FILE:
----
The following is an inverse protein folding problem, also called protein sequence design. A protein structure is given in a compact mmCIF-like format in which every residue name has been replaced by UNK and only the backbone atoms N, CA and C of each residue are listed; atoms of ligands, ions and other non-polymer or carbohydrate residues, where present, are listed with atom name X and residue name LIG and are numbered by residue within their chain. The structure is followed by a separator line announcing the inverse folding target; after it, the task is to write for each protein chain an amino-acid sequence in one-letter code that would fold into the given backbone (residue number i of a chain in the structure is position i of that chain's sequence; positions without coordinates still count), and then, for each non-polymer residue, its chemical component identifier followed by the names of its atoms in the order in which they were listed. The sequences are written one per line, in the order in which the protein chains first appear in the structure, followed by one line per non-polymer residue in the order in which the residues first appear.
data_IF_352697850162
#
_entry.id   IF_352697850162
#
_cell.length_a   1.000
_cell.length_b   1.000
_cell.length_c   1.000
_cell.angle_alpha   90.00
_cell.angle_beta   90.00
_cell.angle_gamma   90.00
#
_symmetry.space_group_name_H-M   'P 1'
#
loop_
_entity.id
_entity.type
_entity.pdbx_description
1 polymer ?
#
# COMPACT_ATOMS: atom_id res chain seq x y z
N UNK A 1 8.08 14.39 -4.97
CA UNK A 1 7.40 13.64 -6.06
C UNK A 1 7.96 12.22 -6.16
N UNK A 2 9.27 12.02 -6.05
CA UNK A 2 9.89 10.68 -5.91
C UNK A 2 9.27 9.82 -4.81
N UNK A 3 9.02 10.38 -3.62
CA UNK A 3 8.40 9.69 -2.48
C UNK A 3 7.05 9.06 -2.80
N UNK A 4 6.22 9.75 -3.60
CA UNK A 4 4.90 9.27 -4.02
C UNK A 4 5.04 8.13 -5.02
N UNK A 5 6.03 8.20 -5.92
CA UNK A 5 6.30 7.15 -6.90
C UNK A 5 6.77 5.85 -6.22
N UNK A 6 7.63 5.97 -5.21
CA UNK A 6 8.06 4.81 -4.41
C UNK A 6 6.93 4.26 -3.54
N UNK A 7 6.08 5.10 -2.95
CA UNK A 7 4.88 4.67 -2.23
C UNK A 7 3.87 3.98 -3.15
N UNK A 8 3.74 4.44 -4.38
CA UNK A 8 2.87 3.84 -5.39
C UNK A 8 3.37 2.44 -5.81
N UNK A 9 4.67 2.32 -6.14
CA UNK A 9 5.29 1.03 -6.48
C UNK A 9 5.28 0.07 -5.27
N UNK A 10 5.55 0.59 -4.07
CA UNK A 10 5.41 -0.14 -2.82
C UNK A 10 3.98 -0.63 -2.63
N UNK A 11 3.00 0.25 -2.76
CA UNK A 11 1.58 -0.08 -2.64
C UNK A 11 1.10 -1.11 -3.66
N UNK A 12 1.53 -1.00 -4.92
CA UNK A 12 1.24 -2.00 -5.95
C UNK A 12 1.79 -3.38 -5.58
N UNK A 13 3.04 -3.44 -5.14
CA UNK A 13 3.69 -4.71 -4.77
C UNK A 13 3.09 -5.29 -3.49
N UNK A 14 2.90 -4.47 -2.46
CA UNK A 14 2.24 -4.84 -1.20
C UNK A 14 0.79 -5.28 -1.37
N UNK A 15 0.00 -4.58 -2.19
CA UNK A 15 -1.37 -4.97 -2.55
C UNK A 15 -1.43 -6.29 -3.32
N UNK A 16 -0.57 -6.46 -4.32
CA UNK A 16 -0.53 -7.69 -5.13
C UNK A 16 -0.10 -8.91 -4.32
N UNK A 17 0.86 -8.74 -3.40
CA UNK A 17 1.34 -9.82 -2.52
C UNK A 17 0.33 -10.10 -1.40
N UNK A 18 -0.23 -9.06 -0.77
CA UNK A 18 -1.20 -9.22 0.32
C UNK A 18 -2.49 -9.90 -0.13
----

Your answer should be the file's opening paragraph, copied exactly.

The following is an inverse protein folding problem, also called protein sequence design. A protein structure is given in a compact mmCIF-like format in which every residue name has been replaced by UNK and only the backbone atoms N, CA and C of each residue are listed; atoms of ligands, ions and other non-polymer or carbohydrate residues, where present, are listed with atom name X and residue name LIG and are numbered by residue within their chain. The structure is followed by a separator line announcing the inverse folding target; after it, the task is to write for each protein chain an amino-acid sequence in one-letter code that would fold into the given backbone (residue number i of a chain in the structure is position i of that chain's sequence; positions without coordinates still count), and then, for each non-polymer residue, its chemical component identifier followed by the names of its atoms in the order in which they were listed. The sequences are written one per line, in the order in which the protein chains first appear in the structure, followed by one line per non-polymer residue in the order in which the residues first appear.